Don’t Overuse Mobile Devices to Calm Screaming Children: Study

Don’t Overuse Mobile Devices to Calm Screaming Children: Study

14 Dec. 2022 – Almost every parent has been here: Their toddler screams in the middle of the cereal aisle or throws a tantrum in another public place. When reason fails, you hand over a phone or tablet that’s playing a video, app, or other digital hoax. Problem solved.

But while it’s sometimes good to use mobile devices to soothe tantrums, new research suggests that too often it can slow down a child’s ability to manage their emotions productively.

“If you see that tantrum bubbling up in your child, if your usual choice is to quiet it by giving them a phone, I would encourage parents to reconsider,” says Jenny S. Radesky, MD, a pediatrician at the University of Michigan, who led the study.

The new research, published in JAMA Pediatrics, tracked 366 3- to 5-year-olds with typical developmental patterns. Parents rated at the start of the study, and then 3 and 6 months later, how likely they were to give their children mobile devices to calm them down.

During the study, parents recorded how often their child’s mood or feelings suddenly changed, and researchers used these logs to measure which children were more emotionally reactive. Parents also noticed how often their children rushed into new situations.

After 6 months, the children of parents who were most likely to use mobile devices to calm down were more emotionally reactive. Boys were more likely than girls to show reactive tendencies, as were the children who rushed into new situations more often.

Radesky says the results are solid enough to guide parental decisions. In particular, she encourages parents not to reward tantrums with quick access to a phone or tablet, as this can become a vicious cycle.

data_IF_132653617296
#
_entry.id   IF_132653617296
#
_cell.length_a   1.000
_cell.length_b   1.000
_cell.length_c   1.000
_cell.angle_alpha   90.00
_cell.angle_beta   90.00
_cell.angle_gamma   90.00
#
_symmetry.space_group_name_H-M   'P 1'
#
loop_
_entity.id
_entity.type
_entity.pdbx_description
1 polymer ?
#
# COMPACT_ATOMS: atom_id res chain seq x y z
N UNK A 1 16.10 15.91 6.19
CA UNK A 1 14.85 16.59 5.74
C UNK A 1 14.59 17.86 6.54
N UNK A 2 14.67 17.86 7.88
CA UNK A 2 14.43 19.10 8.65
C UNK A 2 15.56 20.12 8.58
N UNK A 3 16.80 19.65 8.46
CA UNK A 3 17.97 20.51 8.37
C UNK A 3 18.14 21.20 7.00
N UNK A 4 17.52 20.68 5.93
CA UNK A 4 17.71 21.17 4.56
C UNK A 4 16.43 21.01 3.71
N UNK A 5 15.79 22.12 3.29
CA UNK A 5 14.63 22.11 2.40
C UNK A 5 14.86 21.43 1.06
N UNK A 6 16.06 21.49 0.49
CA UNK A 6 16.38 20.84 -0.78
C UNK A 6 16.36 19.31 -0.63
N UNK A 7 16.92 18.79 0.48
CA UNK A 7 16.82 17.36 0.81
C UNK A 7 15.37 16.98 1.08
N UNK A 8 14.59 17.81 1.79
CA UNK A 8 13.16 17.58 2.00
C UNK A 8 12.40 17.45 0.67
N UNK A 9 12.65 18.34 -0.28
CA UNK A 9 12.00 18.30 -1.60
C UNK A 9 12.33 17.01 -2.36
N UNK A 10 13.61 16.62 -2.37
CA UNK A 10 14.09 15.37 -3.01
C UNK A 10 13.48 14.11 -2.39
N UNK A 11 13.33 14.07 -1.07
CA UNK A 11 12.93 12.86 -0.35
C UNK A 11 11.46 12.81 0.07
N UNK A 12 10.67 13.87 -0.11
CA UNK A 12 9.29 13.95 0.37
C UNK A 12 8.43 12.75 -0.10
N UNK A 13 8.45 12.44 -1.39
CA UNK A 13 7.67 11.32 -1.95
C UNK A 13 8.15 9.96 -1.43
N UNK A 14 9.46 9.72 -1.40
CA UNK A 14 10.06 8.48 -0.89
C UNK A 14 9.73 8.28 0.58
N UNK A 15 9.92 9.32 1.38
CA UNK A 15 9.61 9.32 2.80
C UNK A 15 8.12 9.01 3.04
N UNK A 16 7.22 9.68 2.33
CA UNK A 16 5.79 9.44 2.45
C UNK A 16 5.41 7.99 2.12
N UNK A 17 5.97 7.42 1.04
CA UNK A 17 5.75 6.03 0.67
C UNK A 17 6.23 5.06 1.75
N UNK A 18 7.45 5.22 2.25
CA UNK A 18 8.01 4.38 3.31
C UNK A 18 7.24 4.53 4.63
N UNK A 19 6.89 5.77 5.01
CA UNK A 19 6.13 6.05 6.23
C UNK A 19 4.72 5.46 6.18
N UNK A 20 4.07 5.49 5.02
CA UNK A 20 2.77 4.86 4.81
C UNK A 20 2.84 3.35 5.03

“It could be that kids realize, ‘Hey, if I have a tantrum, everything shuts down, and I don’t have to do the thing I don’t want to do,'” says Radesky.

She also sees a potential cost to adults. Parents who quickly turn to mobile devices in stressful situations can deprive themselves of the opportunity to learn effective parenting techniques, such as teaching their children to breathe or to express their displeasure with words rather than destructive actions.

“It gets in the way of parents practicing, ‘Okay, I’m going to stay calm and I’m going to try to figure out what’s going on in this little kid’s brain,'” says Radesky.

She advises parents to think of ways to deal with tantrums ahead of time, such as having stickers on hand to give to kids who start yelling in the grocery store. They can also try to make their child laugh, or give a quick snuggle. As a last resort, a parent can give a child a tablet, but with pre-loaded videos on emotional regulation for a potential teaching moment. Parents should also be careful when using their own mobile devices around their children. In another study published earlier this yearresearchers in the United States and the Netherlands found that 5- to 12-year-olds whose parents used their phones around them more often were less likely to be emotionally attuned to the needs of others.

Robin Nabi, PhD, a communications expert at the University of California at Santa Barbara and a co-author of the phone study, says when it comes to digital devices, parental choices are critical to helping children build emotional skills.

“It’s not ‘Don’t give your kid a tablet,’ because it’s not going to happen,” she says. “The questions are: How do you do it? When do you do it? How often do you do this? It would be much more productive for parents to have that kind of advice rather than just saying, ‘Don’t do it’.”

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